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It turns out that the root cause behind several previously disclosed speculative execution attacks against modern processors, such as Meltdown and Foreshadow, was misattributed to ‘prefetching effect,’ resulting in hardware vendors releasing incomplete mitigations and countermeasures.

Sharing its findings with The Hacker News, a group of academics from the Graz University of Technology and CISPA Helmholtz Center for Information Security finally revealed the exact reason behind why the kernel addresses are cached in the first place, as well as presented several new attacks that exploit the previously unidentified underlying issue, allowing attackers to sniff out sensitive data.

The new research explains microarchitectural attacks were actually caused by speculative dereferencing of user-space registers in the kernel, which not just impacts the most recent Intel CPUs with the latest hardware mitigations, but also several modern processors from ARM, IBM, and AMD — previously believed to be unaffected.

“We discovered that effects reported in several academic papers over the past 4 years were not correctly understood, leading to incorrect assumptions on countermeasures,” the researchers told The Hacker News.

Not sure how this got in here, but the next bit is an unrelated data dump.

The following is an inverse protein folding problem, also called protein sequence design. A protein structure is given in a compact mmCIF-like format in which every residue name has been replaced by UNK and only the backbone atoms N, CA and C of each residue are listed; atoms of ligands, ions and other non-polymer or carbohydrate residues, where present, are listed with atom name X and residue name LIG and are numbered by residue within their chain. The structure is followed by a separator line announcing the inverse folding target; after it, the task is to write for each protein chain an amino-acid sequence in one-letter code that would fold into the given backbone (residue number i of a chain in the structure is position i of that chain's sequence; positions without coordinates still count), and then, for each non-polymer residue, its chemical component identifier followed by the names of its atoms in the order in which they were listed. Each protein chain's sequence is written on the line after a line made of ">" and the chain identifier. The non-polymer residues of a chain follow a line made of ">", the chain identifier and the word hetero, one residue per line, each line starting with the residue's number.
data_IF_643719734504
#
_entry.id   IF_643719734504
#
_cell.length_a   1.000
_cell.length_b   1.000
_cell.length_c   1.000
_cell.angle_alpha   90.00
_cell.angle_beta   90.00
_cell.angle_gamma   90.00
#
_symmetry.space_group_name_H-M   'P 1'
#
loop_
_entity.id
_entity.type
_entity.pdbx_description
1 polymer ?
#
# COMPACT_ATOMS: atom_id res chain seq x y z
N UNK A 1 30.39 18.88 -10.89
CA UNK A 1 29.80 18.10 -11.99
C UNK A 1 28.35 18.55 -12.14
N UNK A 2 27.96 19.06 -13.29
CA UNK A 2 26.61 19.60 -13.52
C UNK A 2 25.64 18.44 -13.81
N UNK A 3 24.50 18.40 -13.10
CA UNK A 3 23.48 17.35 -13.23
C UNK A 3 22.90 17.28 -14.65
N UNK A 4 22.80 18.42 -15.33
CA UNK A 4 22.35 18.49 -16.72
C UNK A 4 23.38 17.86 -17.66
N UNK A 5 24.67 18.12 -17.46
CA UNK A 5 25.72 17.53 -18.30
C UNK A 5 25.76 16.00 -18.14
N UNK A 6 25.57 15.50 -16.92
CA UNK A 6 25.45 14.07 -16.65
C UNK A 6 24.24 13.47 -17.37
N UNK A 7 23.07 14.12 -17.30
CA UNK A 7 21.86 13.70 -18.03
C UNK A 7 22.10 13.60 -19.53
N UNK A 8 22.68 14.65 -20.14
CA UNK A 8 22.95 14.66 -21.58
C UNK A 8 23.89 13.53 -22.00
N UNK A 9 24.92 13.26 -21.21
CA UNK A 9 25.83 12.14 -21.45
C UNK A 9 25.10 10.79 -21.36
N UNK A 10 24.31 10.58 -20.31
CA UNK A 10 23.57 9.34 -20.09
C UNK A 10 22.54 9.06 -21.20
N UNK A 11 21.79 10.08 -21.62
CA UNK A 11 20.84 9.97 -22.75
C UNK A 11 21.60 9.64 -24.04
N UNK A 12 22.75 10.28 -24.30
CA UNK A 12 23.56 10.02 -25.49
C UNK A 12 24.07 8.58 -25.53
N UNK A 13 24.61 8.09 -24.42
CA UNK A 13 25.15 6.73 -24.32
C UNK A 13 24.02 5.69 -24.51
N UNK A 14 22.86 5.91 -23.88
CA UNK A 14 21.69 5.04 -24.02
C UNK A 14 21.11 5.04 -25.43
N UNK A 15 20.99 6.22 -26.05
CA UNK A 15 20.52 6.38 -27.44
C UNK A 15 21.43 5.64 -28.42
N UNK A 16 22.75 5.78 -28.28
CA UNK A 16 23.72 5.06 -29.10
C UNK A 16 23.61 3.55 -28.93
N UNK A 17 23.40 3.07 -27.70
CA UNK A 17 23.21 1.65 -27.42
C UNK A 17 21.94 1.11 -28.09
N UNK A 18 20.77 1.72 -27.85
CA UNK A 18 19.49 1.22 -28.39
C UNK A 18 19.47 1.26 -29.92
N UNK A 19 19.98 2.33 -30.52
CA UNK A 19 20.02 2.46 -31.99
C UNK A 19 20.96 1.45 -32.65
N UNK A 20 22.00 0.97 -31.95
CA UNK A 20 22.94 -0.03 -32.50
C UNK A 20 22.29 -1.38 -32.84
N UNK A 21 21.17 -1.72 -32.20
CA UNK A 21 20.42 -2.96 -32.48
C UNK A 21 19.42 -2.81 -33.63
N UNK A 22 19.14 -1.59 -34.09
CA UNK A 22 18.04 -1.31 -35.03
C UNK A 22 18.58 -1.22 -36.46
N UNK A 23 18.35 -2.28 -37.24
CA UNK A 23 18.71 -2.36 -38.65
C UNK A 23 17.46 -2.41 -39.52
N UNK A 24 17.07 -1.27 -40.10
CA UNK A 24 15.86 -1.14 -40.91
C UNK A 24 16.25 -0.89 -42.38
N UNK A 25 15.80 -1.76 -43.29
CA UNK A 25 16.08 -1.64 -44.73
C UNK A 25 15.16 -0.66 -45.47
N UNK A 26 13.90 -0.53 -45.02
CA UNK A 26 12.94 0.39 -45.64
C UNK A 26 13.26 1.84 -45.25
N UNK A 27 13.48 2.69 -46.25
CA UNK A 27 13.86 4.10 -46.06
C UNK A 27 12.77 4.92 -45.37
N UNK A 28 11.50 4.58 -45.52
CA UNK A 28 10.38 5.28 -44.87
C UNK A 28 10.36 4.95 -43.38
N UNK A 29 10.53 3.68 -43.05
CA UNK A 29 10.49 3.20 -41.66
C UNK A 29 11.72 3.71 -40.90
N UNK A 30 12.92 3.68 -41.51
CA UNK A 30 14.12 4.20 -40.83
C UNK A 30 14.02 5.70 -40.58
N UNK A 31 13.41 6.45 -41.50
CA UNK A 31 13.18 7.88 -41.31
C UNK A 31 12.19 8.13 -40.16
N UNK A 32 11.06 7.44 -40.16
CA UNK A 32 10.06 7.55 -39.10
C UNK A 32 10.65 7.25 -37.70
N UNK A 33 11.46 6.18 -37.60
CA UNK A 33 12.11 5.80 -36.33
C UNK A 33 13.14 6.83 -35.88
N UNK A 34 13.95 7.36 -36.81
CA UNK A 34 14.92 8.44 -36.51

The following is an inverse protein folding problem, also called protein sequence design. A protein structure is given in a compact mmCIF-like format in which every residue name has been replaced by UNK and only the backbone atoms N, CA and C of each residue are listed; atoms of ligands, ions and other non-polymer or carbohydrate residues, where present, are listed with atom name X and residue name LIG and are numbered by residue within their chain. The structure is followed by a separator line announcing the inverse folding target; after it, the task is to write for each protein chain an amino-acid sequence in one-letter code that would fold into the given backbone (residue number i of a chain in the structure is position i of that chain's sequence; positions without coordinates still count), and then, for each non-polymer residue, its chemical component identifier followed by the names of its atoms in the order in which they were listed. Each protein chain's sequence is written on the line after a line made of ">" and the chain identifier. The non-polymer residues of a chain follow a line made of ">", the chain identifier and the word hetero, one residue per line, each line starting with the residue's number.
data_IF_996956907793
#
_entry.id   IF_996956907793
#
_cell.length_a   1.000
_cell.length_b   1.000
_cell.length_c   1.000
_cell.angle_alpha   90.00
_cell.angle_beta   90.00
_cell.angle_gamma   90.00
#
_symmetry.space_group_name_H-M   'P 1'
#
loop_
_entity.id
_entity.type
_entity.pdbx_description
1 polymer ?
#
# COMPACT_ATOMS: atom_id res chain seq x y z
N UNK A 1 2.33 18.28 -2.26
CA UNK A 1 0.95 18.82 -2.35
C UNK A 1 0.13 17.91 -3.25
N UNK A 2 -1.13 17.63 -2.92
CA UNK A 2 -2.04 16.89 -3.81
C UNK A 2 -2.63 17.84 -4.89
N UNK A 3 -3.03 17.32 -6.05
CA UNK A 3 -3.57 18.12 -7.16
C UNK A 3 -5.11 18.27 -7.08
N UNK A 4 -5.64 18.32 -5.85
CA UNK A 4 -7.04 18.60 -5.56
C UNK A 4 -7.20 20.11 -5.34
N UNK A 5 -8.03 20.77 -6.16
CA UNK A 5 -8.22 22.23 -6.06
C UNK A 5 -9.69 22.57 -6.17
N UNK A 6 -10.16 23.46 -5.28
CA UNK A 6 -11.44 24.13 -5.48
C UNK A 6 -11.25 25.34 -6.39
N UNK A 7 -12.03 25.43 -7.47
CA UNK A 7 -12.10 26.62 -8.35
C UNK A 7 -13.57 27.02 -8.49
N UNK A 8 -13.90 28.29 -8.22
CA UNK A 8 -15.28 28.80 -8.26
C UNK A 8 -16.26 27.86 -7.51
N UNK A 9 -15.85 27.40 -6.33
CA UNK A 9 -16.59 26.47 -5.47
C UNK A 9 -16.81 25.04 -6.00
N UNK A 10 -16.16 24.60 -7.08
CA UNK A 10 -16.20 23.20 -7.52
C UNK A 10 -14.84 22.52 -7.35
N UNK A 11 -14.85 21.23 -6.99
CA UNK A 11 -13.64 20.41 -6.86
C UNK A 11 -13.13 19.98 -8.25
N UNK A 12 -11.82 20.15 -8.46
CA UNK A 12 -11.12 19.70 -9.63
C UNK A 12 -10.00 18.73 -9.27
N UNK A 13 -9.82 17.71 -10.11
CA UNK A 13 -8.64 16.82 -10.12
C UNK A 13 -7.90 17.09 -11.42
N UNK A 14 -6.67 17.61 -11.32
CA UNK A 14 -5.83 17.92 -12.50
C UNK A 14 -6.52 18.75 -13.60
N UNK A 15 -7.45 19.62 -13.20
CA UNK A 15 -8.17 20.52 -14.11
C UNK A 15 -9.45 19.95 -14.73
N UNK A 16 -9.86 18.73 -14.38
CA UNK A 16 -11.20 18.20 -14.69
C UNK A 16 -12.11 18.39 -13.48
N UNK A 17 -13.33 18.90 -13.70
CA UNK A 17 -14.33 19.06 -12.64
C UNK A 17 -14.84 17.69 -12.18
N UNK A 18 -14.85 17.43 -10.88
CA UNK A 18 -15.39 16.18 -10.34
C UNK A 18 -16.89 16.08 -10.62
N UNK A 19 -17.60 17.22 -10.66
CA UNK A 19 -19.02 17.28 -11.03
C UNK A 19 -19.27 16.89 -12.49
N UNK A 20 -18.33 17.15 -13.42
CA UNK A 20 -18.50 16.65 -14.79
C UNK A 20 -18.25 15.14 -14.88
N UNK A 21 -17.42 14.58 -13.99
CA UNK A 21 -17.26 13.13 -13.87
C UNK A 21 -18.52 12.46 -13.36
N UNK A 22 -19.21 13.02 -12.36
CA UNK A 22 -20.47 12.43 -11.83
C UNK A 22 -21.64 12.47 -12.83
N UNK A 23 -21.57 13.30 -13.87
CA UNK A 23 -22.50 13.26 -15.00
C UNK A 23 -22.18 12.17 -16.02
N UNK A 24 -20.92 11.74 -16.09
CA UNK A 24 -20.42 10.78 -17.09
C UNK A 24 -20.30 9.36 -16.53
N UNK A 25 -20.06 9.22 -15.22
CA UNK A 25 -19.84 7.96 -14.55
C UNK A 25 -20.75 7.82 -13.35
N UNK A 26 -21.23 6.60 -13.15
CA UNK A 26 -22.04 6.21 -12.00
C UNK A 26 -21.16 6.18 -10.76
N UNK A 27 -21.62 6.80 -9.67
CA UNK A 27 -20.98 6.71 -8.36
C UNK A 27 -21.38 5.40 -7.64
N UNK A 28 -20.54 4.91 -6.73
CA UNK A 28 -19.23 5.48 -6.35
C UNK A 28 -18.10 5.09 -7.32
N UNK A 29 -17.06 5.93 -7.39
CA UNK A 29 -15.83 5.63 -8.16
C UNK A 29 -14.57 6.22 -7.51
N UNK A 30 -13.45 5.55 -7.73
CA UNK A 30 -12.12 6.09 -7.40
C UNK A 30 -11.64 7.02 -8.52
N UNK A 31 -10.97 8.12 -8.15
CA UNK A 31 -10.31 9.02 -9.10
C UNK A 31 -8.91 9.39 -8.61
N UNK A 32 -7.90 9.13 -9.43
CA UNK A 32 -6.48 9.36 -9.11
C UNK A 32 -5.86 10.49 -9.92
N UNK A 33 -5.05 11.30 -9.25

“This prefetching effect is actually unrelated to software prefetch instructions or hardware prefetching effects due to memory accesses and instead is caused by speculative dereferencing of user-space registers in the kernel.”

Besides analysing the actual root cause of the prefetching effect, some other key findings from the research are:

  • Discovery of several new attacks exploiting the underlying root cause, including an address-translation attack in more restricted contexts, direct leakage of register values in specific scenarios, and an end-to-end Foreshadow exploit targeting non-L1 data.
  • A novel cross-core covert channel attack that, in some instances, could let attackers observe caching of the address (or value) stored in a register without relying on shared memory.
  • Spectre ‘prefetch’ gadgets can directly leak actual data, which not only makes ZombieLoad attack efficient on Intel CPUs to leak sensitive data from internal buffers or memory but also impact non-Intel CPUs.
  • The speculative dereferencing issue — in certain attacks like Rowhammer, cache attacks, and DRAMA — could let attackers recover the physical addresses of JavaScript variables and exfiltrate information via transient execution remotely via a web browser.

Additionally, researchers also demonstrated that the Foreshadow vulnerability on Intel CPUs could be exploited even when the recommended mitigations are enabled. This is made possible due to the fact the attack can be mounted on data not residing in L1 cache on kernel versions containing ‘prefetch’ gadgets.

images from Hacker News